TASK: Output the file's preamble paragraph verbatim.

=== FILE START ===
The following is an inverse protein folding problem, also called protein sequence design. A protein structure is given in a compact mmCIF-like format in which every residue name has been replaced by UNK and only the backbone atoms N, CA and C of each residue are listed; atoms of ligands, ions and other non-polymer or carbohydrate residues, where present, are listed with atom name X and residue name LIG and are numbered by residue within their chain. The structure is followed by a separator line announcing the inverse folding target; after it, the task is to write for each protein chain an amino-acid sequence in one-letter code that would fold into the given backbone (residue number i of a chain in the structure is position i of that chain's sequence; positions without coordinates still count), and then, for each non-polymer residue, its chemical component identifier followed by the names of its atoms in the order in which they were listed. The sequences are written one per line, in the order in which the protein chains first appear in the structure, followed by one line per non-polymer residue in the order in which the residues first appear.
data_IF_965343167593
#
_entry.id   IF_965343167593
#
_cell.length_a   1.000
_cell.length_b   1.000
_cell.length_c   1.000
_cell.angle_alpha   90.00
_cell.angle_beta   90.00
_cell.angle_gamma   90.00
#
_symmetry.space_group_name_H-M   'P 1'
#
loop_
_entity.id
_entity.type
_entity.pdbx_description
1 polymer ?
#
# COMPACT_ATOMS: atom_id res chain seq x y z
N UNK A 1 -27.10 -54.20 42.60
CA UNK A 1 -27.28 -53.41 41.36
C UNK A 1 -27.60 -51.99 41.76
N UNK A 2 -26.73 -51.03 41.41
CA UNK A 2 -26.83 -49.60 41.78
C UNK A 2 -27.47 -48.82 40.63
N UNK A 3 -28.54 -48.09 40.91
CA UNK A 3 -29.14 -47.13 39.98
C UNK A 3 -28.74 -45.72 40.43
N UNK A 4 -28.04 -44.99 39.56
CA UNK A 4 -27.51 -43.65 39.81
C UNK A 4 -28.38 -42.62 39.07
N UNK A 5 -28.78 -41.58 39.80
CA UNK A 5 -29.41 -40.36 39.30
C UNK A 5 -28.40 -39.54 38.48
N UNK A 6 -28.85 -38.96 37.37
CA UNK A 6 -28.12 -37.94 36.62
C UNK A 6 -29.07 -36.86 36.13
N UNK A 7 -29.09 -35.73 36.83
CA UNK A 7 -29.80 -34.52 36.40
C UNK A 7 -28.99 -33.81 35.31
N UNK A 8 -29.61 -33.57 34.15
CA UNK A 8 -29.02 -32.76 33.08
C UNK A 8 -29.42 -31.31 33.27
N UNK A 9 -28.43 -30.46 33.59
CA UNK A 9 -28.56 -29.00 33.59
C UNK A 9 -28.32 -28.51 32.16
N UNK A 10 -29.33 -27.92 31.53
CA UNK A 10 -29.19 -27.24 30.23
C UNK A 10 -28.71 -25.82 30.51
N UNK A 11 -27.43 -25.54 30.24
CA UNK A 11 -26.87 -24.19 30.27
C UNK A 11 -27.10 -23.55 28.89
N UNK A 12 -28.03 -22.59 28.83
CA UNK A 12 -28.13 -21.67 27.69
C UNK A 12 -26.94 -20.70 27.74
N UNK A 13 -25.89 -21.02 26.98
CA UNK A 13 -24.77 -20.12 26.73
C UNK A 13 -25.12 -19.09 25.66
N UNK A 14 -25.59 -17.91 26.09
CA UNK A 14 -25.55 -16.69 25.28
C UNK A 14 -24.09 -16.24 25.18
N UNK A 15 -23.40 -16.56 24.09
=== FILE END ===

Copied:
The following is an inverse protein folding problem, also called protein sequence design. A protein structure is given in a compact mmCIF-like format in which every residue name has been replaced by UNK and only the backbone atoms N, CA and C of each residue are listed; atoms of ligands, ions and other non-polymer or carbohydrate residues, where present, are listed with atom name X and residue name LIG and are numbered by residue within their chain. The structure is followed by a separator line announcing the inverse folding target; after it, the task is to write for each protein chain an amino-acid sequence in one-letter code that would fold into the given backbone (residue number i of a chain in the structure is position i of that chain's sequence; positions without coordinates still count), and then, for each non-polymer residue, its chemical component identifier followed by the names of its atoms in the order in which they were listed. The sequences are written one per line, in the order in which the protein chains first appear in the structure, followed by one line per non-polymer residue in the order in which the residues first appear.